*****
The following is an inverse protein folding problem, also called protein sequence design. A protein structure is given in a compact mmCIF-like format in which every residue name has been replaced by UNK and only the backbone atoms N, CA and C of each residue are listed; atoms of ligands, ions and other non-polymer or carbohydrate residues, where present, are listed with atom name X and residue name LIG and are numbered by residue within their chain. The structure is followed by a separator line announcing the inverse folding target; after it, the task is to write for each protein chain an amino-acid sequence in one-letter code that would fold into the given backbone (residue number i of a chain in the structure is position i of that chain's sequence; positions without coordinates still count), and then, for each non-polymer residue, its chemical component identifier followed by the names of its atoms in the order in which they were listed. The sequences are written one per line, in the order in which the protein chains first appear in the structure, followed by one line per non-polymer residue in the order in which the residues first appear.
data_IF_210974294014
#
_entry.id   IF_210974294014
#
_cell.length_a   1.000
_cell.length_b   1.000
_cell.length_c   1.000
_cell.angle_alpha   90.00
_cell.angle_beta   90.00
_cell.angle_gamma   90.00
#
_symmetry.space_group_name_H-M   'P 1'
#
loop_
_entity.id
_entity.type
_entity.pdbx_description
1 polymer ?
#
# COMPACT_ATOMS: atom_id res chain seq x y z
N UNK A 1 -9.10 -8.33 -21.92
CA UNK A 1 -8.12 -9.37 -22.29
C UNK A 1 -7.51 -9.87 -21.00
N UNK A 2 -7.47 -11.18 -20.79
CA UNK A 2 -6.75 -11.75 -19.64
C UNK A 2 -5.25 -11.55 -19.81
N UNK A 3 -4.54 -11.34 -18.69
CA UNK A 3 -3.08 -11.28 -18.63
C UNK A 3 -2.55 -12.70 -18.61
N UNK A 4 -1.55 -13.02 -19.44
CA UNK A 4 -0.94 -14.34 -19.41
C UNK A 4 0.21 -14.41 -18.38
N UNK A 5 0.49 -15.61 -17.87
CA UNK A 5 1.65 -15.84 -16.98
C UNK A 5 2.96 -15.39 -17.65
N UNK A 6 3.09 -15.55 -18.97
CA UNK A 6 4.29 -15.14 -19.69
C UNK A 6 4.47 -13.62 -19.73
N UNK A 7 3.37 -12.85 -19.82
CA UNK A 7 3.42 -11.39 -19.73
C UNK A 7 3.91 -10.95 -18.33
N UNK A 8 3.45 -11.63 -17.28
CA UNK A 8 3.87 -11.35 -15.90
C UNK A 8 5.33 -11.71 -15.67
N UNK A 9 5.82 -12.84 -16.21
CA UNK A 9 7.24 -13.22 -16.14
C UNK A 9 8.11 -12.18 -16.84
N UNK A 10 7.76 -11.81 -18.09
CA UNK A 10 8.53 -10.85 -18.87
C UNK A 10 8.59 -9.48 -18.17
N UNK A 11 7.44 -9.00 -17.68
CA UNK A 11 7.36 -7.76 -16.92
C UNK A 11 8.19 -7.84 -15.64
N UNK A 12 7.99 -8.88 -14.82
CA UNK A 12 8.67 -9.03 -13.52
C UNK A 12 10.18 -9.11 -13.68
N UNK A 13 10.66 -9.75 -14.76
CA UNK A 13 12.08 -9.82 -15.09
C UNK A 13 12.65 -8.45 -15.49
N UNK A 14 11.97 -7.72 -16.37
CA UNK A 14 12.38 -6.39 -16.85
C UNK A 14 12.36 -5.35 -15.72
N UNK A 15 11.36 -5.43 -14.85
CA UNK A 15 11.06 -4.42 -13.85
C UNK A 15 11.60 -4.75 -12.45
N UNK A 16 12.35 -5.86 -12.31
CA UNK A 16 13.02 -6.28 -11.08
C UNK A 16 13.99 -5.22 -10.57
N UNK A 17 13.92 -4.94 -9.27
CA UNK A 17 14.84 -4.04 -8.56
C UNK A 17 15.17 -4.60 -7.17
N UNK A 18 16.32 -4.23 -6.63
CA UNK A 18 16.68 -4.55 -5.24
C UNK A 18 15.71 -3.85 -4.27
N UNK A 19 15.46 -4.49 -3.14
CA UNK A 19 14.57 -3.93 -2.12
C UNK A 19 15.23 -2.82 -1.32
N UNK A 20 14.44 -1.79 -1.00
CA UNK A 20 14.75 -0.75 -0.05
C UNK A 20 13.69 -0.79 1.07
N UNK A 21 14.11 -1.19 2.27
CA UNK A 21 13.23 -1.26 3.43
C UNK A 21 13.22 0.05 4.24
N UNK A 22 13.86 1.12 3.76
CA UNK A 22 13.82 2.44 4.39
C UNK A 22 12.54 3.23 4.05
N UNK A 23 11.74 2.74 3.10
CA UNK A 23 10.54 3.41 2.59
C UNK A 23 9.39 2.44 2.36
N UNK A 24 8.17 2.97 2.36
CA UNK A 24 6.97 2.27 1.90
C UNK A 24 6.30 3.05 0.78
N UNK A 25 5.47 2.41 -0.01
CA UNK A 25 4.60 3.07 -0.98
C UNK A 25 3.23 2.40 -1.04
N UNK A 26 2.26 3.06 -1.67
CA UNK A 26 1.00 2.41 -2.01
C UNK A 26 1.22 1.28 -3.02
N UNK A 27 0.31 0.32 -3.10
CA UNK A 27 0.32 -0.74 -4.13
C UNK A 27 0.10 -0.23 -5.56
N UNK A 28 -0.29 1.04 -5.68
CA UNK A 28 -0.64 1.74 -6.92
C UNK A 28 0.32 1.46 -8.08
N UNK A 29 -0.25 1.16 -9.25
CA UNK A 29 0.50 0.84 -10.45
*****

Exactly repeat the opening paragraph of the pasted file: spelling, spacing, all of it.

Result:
The following is an inverse protein folding problem, also called protein sequence design. A protein structure is given in a compact mmCIF-like format in which every residue name has been replaced by UNK and only the backbone atoms N, CA and C of each residue are listed; atoms of ligands, ions and other non-polymer or carbohydrate residues, where present, are listed with atom name X and residue name LIG and are numbered by residue within their chain. The structure is followed by a separator line announcing the inverse folding target; after it, the task is to write for each protein chain an amino-acid sequence in one-letter code that would fold into the given backbone (residue number i of a chain in the structure is position i of that chain's sequence; positions without coordinates still count), and then, for each non-polymer residue, its chemical component identifier followed by the names of its atoms in the order in which they were listed. The sequences are written one per line, in the order in which the protein chains first appear in the structure, followed by one line per non-polymer residue in the order in which the residues first appear.